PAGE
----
UCD is delighted to announce the UCD Digital Badges pilot project, launching as part of a range of activities related to the All Aboard project. The aim of the pilot is to use digital badges to complement the existing learning, training and professional development environments within UCD by recognising achievement, engagement and knowledge acquired through both formal and informal learning opportunities.
Participants will be provided with support and training on the use and deployment of digital badges for specific learning contexts. This pilot will run from Jan- Dec 2016 (Semester 2- 2015/16, Semester 1 – 2016/17). Dependent on context, both Blackboard Achievements & Open Badge Factory platforms will be used to issue and manage badges during this pilot.
Further information on participation in this initiative is available at http://bit.ly/UCDDigitalBadgesPilot
Two speakers (plus discussion) on aspects of collaborative/partnership programmes on Digital Awareness/Literacy
Date: Friday 20th November at 2:30 – 4:00pm
Dr. Jane Secker, London School of Economics: “Student Ambassadors for Digital Literacy: sustaining and developing peer support for undergraduate students”
Dr. Louise Connolly, University of Edinburgh: “The Digital Footprints Campaign”
This event will be online, facilitated via Blackboard Collaborate. If you would like to join (or just view) the session, please register in advance and we will send you the details.
Register at: http://goo.gl/forms/87076fi7L3
As part of the All Aboard project, UCD are currently looking for self-motivated students who are interested in developing and enhancing their digital skills. Participants do not need to be digital experts or have any specific IT skills to take part – this initiative will provide students with the support and training to improve their digital skills in a number of areas such as sensible social media use, educational technologies (including apps), digital identity and digital research skills.
Using what they’ve learnt as a foundation, Digital Ambassadors will engage with the wider UCD community and beyond to raise awareness of digital skills and share knowledge. Ambassadors will also have the opportunity to take part in various different events and activities, including student/staff events, facilitating/co-facilitating workshops and creating and sharing of content/resources.
The initiative will run from January to December 2016, and is currently recruiting participants. To find out more, including full details of the role and the many benefits of participating in this opportunity, please read http://bit.ly/UCDStudentDigitalAmbassador
We’re delighted to be able to release the first All Aboard major report: “A National Skills Framework for Irish Higher Education”. This publication provides a review and synthesis of the literature on digital skills and information literacies with the focus on higher education frameworks and policies. Some interesting example case studies are highlighted along with a comprehensive bibliography that we hope will be of use to those wishing to explore this area in more depth. The document also formally presents our own proposed framework with a description of the processes involved in its development.
The hard work behind this publication was undertaken by our colleagues in UL’s Library and Information Services Division who are key partners in All Aboard: Liz Dore, Aoife Geraghty and Gobnait O’Riordan. Contributions, suggestions (and corrections) came in from across the wider project team and I’d personally like to take this opportunity to thank everyone involved for their efforts, commitment and enthusiasm.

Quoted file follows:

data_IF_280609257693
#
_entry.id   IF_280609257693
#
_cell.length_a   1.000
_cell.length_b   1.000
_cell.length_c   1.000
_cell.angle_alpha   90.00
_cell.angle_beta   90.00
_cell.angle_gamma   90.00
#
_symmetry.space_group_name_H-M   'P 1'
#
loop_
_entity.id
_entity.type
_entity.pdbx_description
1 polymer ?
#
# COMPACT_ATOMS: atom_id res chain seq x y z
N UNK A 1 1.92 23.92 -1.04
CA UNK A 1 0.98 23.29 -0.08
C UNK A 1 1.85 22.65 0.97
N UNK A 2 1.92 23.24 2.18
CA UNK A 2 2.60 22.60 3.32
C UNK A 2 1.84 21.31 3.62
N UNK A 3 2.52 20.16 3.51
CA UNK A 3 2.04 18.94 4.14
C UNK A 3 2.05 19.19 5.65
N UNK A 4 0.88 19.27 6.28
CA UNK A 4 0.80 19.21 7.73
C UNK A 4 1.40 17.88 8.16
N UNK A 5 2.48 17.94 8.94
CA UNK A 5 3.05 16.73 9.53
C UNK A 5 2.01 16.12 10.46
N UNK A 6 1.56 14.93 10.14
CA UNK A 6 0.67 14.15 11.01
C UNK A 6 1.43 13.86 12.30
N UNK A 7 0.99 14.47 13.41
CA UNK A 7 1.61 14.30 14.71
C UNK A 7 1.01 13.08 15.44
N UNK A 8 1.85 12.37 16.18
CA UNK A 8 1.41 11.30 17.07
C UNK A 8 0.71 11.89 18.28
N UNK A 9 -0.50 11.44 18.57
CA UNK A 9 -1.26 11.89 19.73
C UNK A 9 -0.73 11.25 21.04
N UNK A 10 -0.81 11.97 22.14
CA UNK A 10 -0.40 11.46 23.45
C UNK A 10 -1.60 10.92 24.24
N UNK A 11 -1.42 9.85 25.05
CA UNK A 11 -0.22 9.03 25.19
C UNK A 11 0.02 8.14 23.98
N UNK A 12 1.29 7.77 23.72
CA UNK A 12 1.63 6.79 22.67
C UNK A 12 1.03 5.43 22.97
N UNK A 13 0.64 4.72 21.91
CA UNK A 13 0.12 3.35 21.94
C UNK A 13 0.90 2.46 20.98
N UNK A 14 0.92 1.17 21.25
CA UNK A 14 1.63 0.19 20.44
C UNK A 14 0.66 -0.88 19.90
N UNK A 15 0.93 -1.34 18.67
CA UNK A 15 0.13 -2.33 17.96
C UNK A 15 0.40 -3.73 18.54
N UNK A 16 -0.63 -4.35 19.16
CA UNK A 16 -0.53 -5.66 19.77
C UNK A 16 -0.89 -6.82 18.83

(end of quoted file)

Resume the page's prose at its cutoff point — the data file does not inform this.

We are also pleased to be able to release an interactive version of the ‘Metro Map’ version of the Framework. Short descriptive videos have been produced for each of the tracks and rollover text summaries of the topic of each ‘station’ have also been added. Work has also begun on designing and scripting online lessons and the collation of relevant resources for each topic.
Over the past couple of months, a number of the project team have engaged with academic colleagues to launch pilots of digital badge implementations and there’s more about that in the first of our monthly email newsletters (subscribe to find out more and keep up to date!). The pilot projects include badges built into formal taught courses, used for recording staff training and CPD, and with student co-curricular activities (such as volunteering). Over the coming months we’ll be supporting these and encouraging others to join in, whilst we also develop policy recommendations based on this experience.
Finally, we will be producing a monthly podcast (starting in early November) on aspects of digital skills, badges and technologies in general. Each podcast will consist of 2 or three items with a total runtime of 20 minutes. We’re on the lookout for interesting stories, fascinating interviews and enthusiastic guest speakers – so get in touch and we’ll reach out via the power of the internet!
It’s just over a year now since a rather innocently posted blog sought to ascertain whether anyone was interested in developing a joint proposal to Ireland’s National Forum for the Enhancement of Teaching & Learning on the topic of digital literacies. The ‘innocence’ was in the suggestion that (a) this might be developed in a completely ‘open,’ online and inherently non-competitive basis; and (b) that perhaps someone else would love to take up the idea and follow through on it, with me gracefully retiring to the sidelines! The post triggered contacts through email, phone calls and the classic little chats that form so much of the social glue on this island. Another blog post appeared, mails crisscrossed, articles shared and the good work of others in JISC, Educause, NMC, ALT, ILTA, NDLR and the like, ransacked and taken hostage, before a final proposal was submitted by the few folk left standing when the deadline fell.